Oil and Anger Rise as Catastrophe Continues

     NEW ORLEANS (CN) – BP reported Friday that though it fit a cap onto its broken wellhead, crude oil was still streaming out, and it was unclear how much could be captured in its latest attempt to quell the worst oil spill in U.S. history. Tension is high all along the Gulf Coast, with hurricane season under way, temperatures in the 90s, and tar balls washing up on beaches from Louisiana to the Florida Panhandle.

     Louisiana beaches are getting a new, “thick black cake-mix type” of oil. “Why do we have limited resources?” New Orleans Mayor Mitch Landrieu asked. “Is the nation really capable of doing big things?”
     “We’re seeing once again that there are some catastrophic events that we are not, as a nation, fully prepared (for), or as a private industry,” Landrieu said on Thursday.
     “This is not a surprise to us in Louisiana,” Landrieu said. “We told people after (hurricanes) Katrina and Rita that we are the canary in the coal mine and that there are some things that you have to do better. And obviously now we have another catastrophic event that BP was not prepared for. We’re very frustrated and angry about it.”
     President Barack Obama will make his third trip to the Gulf Coast Friday since the April 20 explosion of the Deepwater Horizon left 11 dead and a broken wellhead spewing millions of gallons of oil into the Gulf of Mexico. It is Obama’s second trip to the Gulf Coast this week.
     BP announced on Thursday evening that it had managed to place a containment cap over its broken well, after sawing off its broken end earlier that day.
     National Guard incident Cmdr. Thad Allen called the cap “another positive development in BP’s most recent attempt to contain the leak.”
     But he warned: “It will be some time before we can confirm that this method will work and to what extent it will mitigate the release of oil into the environment.
     “Even if successful, this is only a temporary and partial fix and we must continue our aggressive response operations at the source, on the surface and along the Gulf’s precious coastline,” Allen said.
     Allen said on Friday morning that over the next few hours engineers expect to close off a series of vents around the cap that will seal it, allowing oil to be brought to the surface to be contained.
     Meanwhile, limited resources threaten to pit one state against another as the oil rolls in, and the start of hurricane season brings with it the fear that winds will push the oil farther ashore into fragile coastal marshes, or even farther inland.
     Homeowners this week checked their insurance policies to see if oil contamination is included.
     As oil began pushing into Louisiana’s Barataria Bay just north of Grand Isle in thick, heavy concentrations on Thursday, local officials called for more absorbent boom, filled with layers of cotton, and said they had warned the Coast Guard of the oil’s proximity to the bay for three days, though the Coast Guard took no action.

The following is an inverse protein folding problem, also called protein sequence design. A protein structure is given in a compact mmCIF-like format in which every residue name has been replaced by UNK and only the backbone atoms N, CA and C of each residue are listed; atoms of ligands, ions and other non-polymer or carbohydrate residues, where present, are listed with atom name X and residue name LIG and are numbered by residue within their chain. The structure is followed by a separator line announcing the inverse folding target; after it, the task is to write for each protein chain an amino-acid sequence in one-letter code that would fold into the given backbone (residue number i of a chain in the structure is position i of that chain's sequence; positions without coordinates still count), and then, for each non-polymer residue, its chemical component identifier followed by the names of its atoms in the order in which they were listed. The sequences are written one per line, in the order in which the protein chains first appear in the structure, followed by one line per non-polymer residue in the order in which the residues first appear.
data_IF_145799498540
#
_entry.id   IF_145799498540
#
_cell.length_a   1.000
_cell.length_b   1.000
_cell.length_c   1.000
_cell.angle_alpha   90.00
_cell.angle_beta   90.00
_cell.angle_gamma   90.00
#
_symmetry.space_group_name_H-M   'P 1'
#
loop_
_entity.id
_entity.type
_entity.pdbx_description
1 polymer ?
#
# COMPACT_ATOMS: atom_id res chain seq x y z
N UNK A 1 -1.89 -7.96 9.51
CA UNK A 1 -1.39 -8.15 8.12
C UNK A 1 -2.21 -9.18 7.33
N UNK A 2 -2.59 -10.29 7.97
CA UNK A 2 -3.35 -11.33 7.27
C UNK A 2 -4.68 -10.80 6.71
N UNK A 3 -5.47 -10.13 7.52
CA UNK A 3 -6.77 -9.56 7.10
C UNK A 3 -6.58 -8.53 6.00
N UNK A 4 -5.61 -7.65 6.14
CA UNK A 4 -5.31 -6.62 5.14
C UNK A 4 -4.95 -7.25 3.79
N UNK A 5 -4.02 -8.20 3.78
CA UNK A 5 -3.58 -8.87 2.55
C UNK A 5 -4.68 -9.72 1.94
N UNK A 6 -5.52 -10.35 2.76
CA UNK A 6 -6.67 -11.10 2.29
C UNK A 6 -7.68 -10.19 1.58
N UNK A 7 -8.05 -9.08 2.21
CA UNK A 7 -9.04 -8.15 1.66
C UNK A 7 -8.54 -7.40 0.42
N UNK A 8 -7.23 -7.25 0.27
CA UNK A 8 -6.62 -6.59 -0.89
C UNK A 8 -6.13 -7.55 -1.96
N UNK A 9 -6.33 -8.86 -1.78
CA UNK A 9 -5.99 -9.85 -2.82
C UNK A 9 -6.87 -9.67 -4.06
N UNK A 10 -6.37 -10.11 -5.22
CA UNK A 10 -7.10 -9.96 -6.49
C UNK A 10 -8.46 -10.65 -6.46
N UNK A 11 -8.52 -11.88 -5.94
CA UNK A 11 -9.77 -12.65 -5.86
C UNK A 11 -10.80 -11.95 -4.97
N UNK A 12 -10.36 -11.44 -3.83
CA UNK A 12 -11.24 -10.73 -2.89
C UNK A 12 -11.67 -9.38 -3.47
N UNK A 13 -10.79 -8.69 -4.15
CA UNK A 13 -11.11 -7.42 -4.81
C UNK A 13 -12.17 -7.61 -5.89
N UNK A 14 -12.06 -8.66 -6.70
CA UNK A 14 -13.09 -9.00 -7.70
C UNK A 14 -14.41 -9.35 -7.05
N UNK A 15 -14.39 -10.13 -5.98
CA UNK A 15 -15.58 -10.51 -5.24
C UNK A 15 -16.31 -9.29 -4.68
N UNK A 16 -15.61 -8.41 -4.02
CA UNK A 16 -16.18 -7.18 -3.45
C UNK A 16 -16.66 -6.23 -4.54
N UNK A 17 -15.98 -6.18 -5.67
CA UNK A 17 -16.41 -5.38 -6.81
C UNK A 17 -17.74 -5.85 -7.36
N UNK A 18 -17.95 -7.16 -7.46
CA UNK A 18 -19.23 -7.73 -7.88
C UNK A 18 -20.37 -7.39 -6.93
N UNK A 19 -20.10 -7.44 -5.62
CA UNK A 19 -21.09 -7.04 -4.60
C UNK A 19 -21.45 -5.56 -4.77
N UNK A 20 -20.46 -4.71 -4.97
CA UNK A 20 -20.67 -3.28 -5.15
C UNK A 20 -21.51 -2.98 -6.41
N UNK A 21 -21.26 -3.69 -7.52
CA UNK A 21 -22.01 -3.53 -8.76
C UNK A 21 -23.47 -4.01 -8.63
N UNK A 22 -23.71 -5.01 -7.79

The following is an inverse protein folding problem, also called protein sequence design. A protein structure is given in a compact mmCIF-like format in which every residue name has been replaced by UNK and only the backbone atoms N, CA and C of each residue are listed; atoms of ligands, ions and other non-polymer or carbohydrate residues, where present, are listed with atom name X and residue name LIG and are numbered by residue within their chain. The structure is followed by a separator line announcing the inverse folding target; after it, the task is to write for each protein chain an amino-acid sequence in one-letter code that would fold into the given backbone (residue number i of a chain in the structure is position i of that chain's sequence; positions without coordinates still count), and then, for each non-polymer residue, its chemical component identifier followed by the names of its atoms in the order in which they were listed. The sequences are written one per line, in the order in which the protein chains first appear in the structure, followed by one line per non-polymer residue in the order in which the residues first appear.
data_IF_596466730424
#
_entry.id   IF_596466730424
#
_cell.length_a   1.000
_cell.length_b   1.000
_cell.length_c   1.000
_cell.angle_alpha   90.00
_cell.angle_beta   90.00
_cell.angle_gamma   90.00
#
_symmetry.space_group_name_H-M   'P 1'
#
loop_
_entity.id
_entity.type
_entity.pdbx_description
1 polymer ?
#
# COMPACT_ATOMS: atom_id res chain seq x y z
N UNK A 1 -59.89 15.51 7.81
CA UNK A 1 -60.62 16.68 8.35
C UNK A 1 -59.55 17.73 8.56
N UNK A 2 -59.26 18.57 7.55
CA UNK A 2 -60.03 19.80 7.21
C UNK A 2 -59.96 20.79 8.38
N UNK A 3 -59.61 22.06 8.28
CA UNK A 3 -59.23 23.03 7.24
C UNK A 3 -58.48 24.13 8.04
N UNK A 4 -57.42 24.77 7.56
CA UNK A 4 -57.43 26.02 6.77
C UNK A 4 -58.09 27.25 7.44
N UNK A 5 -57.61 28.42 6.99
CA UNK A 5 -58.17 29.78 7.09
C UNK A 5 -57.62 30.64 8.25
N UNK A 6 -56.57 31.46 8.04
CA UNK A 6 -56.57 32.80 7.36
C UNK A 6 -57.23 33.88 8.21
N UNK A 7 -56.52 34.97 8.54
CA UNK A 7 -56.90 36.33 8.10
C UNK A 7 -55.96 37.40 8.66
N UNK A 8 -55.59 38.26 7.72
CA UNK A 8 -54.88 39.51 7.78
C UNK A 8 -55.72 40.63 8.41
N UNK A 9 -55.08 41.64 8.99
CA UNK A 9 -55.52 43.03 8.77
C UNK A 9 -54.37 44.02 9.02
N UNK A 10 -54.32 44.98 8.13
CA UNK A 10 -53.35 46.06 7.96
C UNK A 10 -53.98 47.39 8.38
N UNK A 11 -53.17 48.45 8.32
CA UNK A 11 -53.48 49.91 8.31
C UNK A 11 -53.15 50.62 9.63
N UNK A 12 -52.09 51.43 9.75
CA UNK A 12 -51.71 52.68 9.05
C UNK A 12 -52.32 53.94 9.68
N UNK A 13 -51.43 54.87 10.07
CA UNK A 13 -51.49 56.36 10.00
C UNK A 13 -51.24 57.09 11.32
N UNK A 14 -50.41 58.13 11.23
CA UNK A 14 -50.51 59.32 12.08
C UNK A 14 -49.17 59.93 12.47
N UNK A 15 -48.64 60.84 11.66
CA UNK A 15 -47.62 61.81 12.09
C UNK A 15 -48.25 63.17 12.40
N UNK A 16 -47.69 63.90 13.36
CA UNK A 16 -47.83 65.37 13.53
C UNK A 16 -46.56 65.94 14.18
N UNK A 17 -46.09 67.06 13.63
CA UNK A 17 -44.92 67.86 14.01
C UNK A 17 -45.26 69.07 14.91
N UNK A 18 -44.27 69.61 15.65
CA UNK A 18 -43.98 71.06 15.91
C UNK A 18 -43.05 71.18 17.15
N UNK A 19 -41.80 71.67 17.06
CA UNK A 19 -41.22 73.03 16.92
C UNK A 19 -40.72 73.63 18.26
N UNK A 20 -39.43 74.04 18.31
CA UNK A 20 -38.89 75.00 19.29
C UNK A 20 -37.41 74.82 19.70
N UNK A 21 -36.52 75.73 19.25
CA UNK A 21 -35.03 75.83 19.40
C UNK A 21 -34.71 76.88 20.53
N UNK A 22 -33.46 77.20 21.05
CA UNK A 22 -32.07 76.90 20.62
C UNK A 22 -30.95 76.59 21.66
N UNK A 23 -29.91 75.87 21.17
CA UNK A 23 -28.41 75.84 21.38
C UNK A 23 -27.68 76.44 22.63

Jefferson Parish Councilman Chris Roberts told the Times-Picayune that oil, in some places several inches thick, had been spotted Thursday and that fishermen were working hard to protect the marshes and wildlife by setting boom in place.
     “It’s no longer sheen or tar balls,” Roberts told the newspaper. “It’s thick black cake-mix type oil.”
     Times-Picayune photographer Ted Jackson described the density of oil he saw from an airplane as he flew over Barataria Bay: “I’ve flown out there before, and you were looking for oil and you’d find it in small streaks when it caught the light just right,” Jackson told his newspaper. “Today when you flew into Barataria Bay from the north, you said, ‘Oh my God.’ It was streaking everywhere.”
     Jackson said the consistency of the oil was heavier than he had seen offshore.
     “As you get closer to it, it was in clumps, black and brown. You’d see big, black blobs in the sheen.”
     On Grand Isle, just south of Barataria Bay, residents reported more oil in the water, and dead birds, including pelicans, washing ashore.
     Sen. Mary Landrieu, D-La., who was in Lafitte, just outside Barataria Bay Thursday, she said Gulf Coast fishermen “were visibly shaken by what they were seeing and scared for their futures.”          
     Landrieu’s brother, New Orleans Mayor Mitch Landrieu, said he expects to see tension among local leaders in the next few weeks as they vie for limited resources to protect their delicate coastlines.
     Weeks ago, as oil inched toward Louisiana, with boom scarce, local leaders decried what they believed were surplus supplies of boom given to Alabama and Mississippi, while those coasts still faced no pressing threat of oil.
     Alabama Gov. Bob Riley on Thursday criticized the Coast Guard for having moved oil barriers to Louisiana from his state and Mississippi.
     Now Alabama and Mississippi need the supplies.

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